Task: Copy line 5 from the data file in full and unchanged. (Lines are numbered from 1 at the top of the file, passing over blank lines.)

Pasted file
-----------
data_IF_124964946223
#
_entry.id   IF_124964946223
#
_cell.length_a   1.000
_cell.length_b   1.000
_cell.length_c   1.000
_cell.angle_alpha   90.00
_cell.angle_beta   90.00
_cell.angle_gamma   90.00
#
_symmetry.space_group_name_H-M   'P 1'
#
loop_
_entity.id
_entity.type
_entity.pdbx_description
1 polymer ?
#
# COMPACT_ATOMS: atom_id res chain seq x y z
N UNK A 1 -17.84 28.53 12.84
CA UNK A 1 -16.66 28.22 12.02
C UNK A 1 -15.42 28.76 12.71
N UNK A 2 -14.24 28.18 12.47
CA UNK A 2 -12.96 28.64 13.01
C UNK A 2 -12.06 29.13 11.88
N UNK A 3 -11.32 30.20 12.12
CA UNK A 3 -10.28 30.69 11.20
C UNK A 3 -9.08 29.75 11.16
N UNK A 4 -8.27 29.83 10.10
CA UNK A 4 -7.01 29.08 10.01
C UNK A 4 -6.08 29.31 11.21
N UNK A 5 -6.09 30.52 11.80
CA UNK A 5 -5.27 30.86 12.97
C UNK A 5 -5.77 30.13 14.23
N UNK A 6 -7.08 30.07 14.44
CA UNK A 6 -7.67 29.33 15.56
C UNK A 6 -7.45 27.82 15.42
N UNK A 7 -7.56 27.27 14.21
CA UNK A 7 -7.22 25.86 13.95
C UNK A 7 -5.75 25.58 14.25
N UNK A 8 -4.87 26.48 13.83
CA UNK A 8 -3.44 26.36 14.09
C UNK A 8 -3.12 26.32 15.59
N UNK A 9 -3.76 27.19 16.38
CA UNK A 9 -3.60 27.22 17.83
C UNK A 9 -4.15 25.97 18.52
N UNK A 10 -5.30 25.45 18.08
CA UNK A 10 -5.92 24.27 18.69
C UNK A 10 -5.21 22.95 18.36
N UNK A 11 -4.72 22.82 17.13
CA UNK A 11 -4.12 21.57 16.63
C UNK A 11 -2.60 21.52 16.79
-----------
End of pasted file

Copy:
_cell.length_a   1.000